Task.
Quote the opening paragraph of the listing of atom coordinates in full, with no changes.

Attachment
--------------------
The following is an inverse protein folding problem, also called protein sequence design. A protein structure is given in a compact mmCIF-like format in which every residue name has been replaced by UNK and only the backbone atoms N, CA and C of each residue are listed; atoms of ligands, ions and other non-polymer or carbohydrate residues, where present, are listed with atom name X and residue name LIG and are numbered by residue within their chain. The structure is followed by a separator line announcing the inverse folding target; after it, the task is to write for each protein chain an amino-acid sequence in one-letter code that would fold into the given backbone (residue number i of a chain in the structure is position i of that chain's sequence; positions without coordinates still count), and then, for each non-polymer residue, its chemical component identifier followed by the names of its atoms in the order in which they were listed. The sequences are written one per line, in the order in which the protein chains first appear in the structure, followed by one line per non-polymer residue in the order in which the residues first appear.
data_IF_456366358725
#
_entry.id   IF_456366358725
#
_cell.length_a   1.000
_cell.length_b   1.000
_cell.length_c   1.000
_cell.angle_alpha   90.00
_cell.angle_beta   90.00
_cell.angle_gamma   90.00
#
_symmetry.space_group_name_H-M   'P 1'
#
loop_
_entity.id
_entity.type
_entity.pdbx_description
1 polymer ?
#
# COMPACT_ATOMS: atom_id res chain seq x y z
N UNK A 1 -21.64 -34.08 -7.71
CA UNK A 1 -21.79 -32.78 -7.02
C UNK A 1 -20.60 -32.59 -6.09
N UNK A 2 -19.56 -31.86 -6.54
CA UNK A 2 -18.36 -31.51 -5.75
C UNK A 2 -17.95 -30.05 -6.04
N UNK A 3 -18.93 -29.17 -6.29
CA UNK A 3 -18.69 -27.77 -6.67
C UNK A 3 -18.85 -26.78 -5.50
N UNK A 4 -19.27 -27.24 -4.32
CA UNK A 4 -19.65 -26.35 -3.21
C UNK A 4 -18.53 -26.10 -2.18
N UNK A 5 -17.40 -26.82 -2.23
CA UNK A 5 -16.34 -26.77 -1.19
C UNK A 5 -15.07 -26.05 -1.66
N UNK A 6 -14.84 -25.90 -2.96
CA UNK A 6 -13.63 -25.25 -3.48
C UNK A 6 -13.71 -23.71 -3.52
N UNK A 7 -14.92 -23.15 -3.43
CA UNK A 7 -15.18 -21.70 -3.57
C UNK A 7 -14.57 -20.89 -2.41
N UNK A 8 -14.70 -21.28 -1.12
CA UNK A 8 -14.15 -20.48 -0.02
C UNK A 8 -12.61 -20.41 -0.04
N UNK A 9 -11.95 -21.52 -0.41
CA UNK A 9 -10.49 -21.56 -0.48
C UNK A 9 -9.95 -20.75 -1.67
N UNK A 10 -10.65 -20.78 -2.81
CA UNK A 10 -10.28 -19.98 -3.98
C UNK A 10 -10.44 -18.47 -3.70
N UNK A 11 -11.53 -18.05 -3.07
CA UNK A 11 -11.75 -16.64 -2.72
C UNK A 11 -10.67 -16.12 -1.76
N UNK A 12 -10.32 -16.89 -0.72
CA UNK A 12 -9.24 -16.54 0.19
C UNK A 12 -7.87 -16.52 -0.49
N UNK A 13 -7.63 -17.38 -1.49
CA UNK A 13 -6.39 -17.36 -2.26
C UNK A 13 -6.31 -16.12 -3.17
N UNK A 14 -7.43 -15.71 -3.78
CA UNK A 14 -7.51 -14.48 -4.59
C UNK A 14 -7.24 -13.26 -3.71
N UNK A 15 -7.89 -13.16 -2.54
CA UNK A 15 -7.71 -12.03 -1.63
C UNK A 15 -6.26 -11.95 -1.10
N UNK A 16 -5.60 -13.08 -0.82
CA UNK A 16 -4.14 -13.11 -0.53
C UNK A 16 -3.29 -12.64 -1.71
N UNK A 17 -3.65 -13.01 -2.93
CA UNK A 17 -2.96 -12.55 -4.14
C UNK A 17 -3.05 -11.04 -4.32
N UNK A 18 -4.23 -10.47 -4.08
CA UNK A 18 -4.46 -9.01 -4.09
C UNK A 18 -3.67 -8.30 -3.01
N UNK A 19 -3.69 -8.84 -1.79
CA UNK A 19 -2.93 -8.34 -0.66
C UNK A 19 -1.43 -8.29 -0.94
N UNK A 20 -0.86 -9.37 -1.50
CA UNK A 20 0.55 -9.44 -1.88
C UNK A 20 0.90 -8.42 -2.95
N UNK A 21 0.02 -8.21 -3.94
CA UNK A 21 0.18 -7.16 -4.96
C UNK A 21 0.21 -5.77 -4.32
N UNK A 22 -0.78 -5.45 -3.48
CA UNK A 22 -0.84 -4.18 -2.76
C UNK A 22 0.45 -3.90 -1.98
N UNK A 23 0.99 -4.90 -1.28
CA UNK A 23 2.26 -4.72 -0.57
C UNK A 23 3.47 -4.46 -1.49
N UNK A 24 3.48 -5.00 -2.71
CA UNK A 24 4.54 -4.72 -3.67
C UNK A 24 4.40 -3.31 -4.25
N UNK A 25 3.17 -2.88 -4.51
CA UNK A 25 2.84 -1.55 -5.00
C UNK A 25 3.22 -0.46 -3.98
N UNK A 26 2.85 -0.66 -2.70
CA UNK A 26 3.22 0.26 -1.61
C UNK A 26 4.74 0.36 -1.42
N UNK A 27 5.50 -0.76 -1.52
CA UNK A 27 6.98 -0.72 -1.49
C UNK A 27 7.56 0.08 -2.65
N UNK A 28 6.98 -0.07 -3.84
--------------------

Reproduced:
The following is an inverse protein folding problem, also called protein sequence design. A protein structure is given in a compact mmCIF-like format in which every residue name has been replaced by UNK and only the backbone atoms N, CA and C of each residue are listed; atoms of ligands, ions and other non-polymer or carbohydrate residues, where present, are listed with atom name X and residue name LIG and are numbered by residue within their chain. The structure is followed by a separator line announcing the inverse folding target; after it, the task is to write for each protein chain an amino-acid sequence in one-letter code that would fold into the given backbone (residue number i of a chain in the structure is position i of that chain's sequence; positions without coordinates still count), and then, for each non-polymer residue, its chemical component identifier followed by the names of its atoms in the order in which they were listed. The sequences are written one per line, in the order in which the protein chains first appear in the structure, followed by one line per non-polymer residue in the order in which the residues first appear.